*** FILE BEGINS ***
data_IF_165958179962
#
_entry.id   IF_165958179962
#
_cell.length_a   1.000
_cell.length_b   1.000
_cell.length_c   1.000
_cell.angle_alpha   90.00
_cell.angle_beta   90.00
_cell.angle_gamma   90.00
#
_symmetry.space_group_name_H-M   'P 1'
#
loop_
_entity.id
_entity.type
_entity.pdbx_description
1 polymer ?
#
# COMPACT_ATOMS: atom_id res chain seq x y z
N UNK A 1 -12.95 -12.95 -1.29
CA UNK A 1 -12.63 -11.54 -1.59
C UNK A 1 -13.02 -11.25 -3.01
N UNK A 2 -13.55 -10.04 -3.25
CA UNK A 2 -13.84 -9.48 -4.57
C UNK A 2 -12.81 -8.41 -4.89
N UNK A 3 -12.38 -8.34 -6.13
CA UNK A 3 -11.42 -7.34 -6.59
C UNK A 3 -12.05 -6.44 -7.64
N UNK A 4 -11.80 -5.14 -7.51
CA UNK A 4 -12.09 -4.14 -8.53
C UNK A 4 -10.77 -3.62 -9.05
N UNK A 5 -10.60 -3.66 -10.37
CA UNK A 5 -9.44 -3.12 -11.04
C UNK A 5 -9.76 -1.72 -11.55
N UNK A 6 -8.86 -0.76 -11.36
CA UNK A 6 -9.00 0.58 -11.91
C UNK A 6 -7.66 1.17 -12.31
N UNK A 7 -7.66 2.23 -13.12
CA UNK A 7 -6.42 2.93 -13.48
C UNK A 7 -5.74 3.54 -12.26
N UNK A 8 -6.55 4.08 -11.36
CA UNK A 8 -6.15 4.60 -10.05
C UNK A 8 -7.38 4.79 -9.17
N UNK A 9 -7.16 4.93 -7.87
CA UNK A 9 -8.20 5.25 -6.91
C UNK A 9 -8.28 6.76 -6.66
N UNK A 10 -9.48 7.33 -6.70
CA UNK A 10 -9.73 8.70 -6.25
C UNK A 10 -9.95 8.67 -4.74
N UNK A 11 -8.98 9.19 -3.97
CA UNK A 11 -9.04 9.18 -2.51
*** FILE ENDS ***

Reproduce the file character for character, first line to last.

data_IF_165958179962
#
_entry.id   IF_165958179962
#
_cell.length_a   1.000
_cell.length_b   1.000
_cell.length_c   1.000
_cell.angle_alpha   90.00
_cell.angle_beta   90.00
_cell.angle_gamma   90.00
#
_symmetry.space_group_name_H-M   'P 1'
#
loop_
_entity.id
_entity.type
_entity.pdbx_description
1 polymer ?
#
# COMPACT_ATOMS: atom_id res chain seq x y z
N UNK A 1 -12.95 -12.95 -1.29
CA UNK A 1 -12.63 -11.54 -1.59
C UNK A 1 -13.02 -11.25 -3.01
N UNK A 2 -13.55 -10.04 -3.25
CA UNK A 2 -13.84 -9.48 -4.57
C UNK A 2 -12.81 -8.41 -4.89
N UNK A 3 -12.38 -8.34 -6.13
CA UNK A 3 -11.42 -7.34 -6.59
C UNK A 3 -12.05 -6.44 -7.64
N UNK A 4 -11.80 -5.14 -7.51
CA UNK A 4 -12.09 -4.14 -8.53
C UNK A 4 -10.77 -3.62 -9.05
N UNK A 5 -10.60 -3.66 -10.37
CA UNK A 5 -9.44 -3.12 -11.04
C UNK A 5 -9.76 -1.72 -11.55
N UNK A 6 -8.86 -0.76 -11.36
CA UNK A 6 -9.00 0.58 -11.91
C UNK A 6 -7.66 1.17 -12.31
N UNK A 7 -7.66 2.23 -13.12
CA UNK A 7 -6.42 2.93 -13.48
C UNK A 7 -5.74 3.54 -12.26
N UNK A 8 -6.55 4.08 -11.36
CA UNK A 8 -6.15 4.60 -10.05
C UNK A 8 -7.38 4.79 -9.17
N UNK A 9 -7.16 4.93 -7.87
CA UNK A 9 -8.20 5.25 -6.91
C UNK A 9 -8.28 6.76 -6.66
N UNK A 10 -9.48 7.33 -6.70
CA UNK A 10 -9.73 8.70 -6.25
C UNK A 10 -9.95 8.67 -4.74
N UNK A 11 -8.98 9.19 -3.97
CA UNK A 11 -9.04 9.18 -2.51